Prison Education Guide, Christopher Zoukis (PLN Publishing, 2016)
What an achievement! This full compendium of educational materials for inmates was written by a federal inmate who publishes often in Prison Legal News, HuffPost, etc—he is a superb writer. And somehow, despite all the odd against his possibility, he has amassed a mountain of useful information, information that should be available in every jail and prison across the United States.
Prison Legal News began publishing the famous Guerilla Handbook to Correspondence Programs in the United States and Canada in 2007. The author, Jon Marc Taylor, died before he could revise and update that publication. Into that void stepped Zoukis, and he expanded, organized, and editorialized his way into a near masterpiece.
Imagine 268 large, 8 x 10 pages full of information directed at an inmate who desires to educate him or herself. The layout and fonts are easy to follow; side bars highlight points on each page so readers can easily skim before settling in on the answers to burning questions.
Zoukis takes a few pages to hammer home the importance of education on inmates and ex-inmates, avoiding the sap you will find elsewhere. There are no magic bullet; it’s hard; you can get scammed; and yet! Studying and preparing are worth the struggle, and your life will be richer. Thus: start reading.
Which of the paths will suit your background, your interests, your hopes for the future? Zoukis organizes your possibilities into religious studies, vocational/technical schools, 2-yr junior college, and 4-yr college/university. He expands on the pluses and minuses of each.
Next: what you need to know as you search and choose a program: what is accreditation (and quality of school/certification), phony schools, and how to check your eligibility. I found this chapter unique; where else can a reader hear the truth about the scams, the phony ‘professionals’ that take your money but give you nothing in return?
Then there’s always the pesky problem of being able to afford what you want. He examines and lists scholarships for prisoners and ex-prisoners, the academic secret of taking exams in lieu of courses (boy, will schools hate for you to know that!), learning how to find schools that offer credits for life experiences’ (I suspect you have a few!), the horrid costs of textbooks and alternatives to buying them, and even offers advice on getting your institution to qualify to offer tests etc so your costs can go down, way down.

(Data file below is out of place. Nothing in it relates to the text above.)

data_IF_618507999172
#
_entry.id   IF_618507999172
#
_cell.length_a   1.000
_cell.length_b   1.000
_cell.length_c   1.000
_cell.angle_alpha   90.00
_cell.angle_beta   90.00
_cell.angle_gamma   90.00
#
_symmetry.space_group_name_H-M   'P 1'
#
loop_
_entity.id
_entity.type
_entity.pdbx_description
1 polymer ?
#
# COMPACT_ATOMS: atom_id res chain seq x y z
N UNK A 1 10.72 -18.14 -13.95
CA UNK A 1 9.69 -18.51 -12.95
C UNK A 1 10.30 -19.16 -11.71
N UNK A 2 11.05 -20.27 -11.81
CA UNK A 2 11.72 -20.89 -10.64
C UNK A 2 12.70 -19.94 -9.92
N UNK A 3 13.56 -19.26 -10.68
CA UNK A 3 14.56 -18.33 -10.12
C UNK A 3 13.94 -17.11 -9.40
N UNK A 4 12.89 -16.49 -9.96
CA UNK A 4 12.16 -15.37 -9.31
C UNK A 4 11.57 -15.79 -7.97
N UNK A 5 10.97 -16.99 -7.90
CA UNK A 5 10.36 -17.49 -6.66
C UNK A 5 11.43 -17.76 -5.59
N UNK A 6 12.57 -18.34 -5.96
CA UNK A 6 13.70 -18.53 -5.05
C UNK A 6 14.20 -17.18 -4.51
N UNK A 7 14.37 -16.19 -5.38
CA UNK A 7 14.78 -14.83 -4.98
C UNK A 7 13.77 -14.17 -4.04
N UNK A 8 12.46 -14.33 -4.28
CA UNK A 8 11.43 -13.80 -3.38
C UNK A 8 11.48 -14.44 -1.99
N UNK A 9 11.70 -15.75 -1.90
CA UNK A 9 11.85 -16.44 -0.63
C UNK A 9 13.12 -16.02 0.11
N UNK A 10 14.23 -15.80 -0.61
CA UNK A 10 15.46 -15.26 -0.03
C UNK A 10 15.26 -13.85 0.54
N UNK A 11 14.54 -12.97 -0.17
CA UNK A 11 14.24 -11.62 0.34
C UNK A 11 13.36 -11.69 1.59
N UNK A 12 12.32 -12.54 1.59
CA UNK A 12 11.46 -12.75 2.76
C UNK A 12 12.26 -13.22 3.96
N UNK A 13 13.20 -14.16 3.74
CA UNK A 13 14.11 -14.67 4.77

School listings are by levels of degrees, beginning with Ph.D. and Master’s Degrees. There aren’t many, and now most require computer long-distance. Plus, only 5 are accredited, and who needs to pay and study all for … a sheet of paper that doesn’t count most places. Very few of us. But Zoukis plows on, offering a full review of the schools and their possibilities. Next he approaches colleges and junior colleges with the same sharp eye. You will not go wrong if you consult this book before you sign up for an expensive class!
Something I’ve never seen: an annotated list of both fee-based and free Bible Studies courses. Many Inside take these classes for their own comfort and benefit. Good for them! Others use these programs for certificates to aid parole packets. Smart! And yet other inmates study so that they have something to offer the Real World when they rejoin it. The lists in this chapter include career/vocational studies, high school studies that prepare you for college (plus the GED), partial scholarships, and even Personal Enrichment Studies. In almost every selection, he has somehow been able to get a direct response from the school, explaining their policies. You can read for yourself and thus judge for yourself whether it is worth it to use your stamp to inquire further.
Zoukis’ enriched book offers an extensive guide to reentry. He gives the addresses of organizations with publications that can make your job easier, and state reentry programs, financial aid, veterans employment assistance, housing, and even the straight-news report on Important Decisions. Are you sure you know how to go about finding a job? Zoukis’ chapter provides addresses and phone numbers for many government jobs and adult training programs. Be sure to check out all your options; remember that it takes only one job tip if that’s the tip to land your job.
Finally, the elaborate Index provides lists of national, regional, and state-run accrediting organizations. This information is the “Be sure, be safe, be smart” conclusion that includes getting GED documentation, etc.
I wish I could copy a random page for you to see: clear, ease-to-read, helpful marginalia, direct comments from the schools listed.
This book should be on each and every prison library shelf. Ask for it!